The chronically homeless residents living at a Camillus House shelter in Brownsville have more than a roof over their heads — they now have a roof tricked out with high-tech solar panels that put the old African-American hospital at the forefront of clean energy.
The panels, part of an $80,000 energy makeover, evolved from a class project by Chloe Castro, a Florida International University communication arts graduate.
Her assignment: design a project to translate philanthropy into everyday life, then persuade 27 classmates that hers was better than theirs.
Castro, whose brother founded the nonprofit IDEAS for Us to promote sustainable energy initiatives and helped run the FIU chapter, decided she wanted to do something for the environment. But making her case turned out to be tougher than she anticipated.
“They were like, ‘Where’s the money going? To the air? Well, we can’t see that.’ It wasn’t tangible. So I said why don’t we do something sustainable for a nonprofit and it ended up being Camillus House, the longest standing homeless shelter in Miami,” she explained. “We said let’s throw up solar panels and retrofit it and we were able to conceptualize, at that point, a real project.”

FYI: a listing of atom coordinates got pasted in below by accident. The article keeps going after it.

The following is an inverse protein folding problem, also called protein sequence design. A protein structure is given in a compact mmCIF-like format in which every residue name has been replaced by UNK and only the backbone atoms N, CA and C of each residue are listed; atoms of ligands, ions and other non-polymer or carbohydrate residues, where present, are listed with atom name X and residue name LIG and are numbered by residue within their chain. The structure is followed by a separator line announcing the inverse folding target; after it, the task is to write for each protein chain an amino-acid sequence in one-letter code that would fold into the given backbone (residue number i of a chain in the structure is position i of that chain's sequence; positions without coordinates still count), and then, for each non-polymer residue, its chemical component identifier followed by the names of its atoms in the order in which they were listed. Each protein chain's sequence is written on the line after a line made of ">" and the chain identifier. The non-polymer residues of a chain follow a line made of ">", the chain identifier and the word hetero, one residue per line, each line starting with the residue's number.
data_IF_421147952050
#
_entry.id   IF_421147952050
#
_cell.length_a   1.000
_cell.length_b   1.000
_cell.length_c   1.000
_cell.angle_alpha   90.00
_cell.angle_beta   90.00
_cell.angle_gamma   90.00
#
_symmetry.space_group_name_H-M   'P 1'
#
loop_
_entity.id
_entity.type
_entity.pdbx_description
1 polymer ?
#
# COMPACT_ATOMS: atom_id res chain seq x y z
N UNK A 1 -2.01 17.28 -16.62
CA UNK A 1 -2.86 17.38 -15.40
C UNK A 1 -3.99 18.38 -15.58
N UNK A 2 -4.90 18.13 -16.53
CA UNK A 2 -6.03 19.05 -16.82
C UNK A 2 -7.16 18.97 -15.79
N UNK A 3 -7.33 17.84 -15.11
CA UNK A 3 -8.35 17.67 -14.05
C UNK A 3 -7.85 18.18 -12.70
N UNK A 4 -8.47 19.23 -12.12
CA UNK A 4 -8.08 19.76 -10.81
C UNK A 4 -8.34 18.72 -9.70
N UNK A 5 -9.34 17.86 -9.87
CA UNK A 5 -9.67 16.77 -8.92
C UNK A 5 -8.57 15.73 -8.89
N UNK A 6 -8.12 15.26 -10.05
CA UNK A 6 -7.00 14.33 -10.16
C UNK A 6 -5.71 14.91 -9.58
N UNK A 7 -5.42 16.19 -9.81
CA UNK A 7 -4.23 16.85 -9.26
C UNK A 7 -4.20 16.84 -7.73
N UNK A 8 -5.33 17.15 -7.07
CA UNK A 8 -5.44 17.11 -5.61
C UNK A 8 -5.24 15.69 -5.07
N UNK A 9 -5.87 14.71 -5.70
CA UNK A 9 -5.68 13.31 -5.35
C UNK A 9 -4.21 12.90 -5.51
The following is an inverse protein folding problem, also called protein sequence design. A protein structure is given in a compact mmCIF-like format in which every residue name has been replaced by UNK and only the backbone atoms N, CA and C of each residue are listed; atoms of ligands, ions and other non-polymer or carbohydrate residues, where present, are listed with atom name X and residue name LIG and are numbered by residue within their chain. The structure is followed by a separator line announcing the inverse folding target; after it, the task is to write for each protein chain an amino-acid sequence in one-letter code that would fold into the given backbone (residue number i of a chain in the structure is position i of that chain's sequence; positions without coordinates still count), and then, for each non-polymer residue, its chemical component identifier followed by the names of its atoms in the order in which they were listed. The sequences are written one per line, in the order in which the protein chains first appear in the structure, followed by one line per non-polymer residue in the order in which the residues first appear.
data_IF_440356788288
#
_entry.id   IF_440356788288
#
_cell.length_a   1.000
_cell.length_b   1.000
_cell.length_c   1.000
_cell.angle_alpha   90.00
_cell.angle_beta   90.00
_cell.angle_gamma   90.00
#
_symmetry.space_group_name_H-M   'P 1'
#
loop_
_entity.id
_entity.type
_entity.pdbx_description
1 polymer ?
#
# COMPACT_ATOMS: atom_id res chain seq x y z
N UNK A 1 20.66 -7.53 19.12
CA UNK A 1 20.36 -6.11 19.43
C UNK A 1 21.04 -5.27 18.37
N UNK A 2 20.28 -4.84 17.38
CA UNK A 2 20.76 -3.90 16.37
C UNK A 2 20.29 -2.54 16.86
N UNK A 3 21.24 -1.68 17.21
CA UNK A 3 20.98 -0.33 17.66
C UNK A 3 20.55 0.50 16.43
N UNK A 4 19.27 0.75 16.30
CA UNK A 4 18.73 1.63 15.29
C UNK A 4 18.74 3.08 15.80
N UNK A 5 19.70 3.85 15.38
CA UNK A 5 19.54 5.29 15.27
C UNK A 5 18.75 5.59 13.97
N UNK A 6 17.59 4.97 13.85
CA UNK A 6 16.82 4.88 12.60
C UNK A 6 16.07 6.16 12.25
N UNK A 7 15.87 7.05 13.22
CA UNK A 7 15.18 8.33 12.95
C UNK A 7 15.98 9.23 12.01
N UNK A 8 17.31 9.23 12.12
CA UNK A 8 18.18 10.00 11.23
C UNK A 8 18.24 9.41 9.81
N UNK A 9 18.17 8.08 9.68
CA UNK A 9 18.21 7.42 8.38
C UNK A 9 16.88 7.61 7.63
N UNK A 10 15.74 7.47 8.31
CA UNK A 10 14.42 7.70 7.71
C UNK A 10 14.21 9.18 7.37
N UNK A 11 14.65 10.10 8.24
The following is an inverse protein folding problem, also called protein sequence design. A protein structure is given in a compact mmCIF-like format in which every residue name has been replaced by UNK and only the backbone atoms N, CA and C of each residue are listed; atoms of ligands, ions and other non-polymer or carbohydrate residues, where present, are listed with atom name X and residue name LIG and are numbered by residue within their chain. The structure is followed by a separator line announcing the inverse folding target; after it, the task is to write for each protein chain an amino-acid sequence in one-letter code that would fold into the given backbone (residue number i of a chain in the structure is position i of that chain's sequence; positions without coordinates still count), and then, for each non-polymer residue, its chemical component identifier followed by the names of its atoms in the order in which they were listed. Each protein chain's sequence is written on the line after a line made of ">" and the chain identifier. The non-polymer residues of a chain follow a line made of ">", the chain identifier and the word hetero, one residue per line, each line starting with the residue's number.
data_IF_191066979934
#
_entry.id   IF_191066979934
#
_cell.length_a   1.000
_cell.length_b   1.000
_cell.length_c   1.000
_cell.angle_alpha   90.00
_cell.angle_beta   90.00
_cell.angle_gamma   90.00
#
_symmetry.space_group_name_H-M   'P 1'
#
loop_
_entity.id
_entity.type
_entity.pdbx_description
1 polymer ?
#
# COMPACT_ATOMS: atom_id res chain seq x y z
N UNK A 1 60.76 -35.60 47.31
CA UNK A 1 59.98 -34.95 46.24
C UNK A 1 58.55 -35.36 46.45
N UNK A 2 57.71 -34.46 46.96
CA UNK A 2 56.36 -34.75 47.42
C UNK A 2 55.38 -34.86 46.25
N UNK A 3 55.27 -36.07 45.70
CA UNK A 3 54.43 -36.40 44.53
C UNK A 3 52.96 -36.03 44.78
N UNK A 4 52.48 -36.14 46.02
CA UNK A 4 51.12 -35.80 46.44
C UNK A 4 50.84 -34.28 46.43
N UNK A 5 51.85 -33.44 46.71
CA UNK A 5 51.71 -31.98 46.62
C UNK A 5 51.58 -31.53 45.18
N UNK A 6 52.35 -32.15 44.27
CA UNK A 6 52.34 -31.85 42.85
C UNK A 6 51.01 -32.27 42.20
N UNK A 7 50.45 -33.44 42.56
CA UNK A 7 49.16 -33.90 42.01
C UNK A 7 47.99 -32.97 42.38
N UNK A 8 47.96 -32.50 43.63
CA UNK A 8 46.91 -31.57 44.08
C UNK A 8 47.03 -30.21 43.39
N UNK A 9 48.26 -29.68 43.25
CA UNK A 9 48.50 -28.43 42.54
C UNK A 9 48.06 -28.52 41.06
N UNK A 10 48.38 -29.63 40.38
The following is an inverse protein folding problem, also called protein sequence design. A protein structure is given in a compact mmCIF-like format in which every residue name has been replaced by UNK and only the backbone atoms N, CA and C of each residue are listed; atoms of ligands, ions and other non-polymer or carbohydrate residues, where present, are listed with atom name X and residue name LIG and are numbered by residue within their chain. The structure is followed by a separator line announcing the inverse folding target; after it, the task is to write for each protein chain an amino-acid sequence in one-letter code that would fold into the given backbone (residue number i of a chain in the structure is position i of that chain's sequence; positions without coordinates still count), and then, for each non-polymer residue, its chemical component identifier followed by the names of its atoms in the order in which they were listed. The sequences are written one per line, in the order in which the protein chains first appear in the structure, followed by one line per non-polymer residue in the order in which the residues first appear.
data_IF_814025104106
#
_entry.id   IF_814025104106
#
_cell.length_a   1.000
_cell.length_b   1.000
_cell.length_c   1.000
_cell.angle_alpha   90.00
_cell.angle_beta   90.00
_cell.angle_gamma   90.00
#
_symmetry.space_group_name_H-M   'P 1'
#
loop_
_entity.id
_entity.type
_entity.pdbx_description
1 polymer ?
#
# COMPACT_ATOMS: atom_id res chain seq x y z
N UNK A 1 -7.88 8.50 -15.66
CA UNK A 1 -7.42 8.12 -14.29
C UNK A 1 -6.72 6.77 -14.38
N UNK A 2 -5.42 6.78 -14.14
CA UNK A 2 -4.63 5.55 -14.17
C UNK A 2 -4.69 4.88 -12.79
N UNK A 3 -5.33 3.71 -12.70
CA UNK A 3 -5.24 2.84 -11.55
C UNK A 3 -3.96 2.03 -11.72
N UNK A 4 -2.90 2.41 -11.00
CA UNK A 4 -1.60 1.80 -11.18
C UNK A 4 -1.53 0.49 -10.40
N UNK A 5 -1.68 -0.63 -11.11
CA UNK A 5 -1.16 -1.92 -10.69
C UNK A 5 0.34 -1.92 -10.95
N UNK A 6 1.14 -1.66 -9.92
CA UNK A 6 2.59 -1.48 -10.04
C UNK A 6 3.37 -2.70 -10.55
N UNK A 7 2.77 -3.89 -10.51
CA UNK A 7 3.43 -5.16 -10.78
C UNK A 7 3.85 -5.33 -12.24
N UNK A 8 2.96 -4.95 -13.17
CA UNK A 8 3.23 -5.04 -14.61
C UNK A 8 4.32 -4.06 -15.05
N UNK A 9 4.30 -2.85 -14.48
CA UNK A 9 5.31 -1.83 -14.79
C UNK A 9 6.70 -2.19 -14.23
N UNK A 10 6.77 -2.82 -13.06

After winning the class competition’s $25,000 prize, Castro and her brother Chris, who is also the senior energy advisor for Orlando Mayor Buddy Dyer, got to work leveraging the grant into more benefits. Chris Castro contacted Advanced Green Technology and persuaded the solar contractor to provide the panels and kick in a $10,000 donation. The pair also obtained a $40,000 rebate from Florida Power & Light and persuaded Citizens Energy to retrofit the building at 4700 NW 32nd Ave. with LED lighting and new thermostats at no cost.
“It’s beautiful. The lighting quality is better and their lighting consumption is 50 percent lower,” Chris Castro said. “The equation is efficiency and then renewables.”
Combined, the technology should cut electrical consumption at the facility by at least 20 percent and probably more, he said.
Read more on the Miami Herald website. Story by Jenny Staletovich.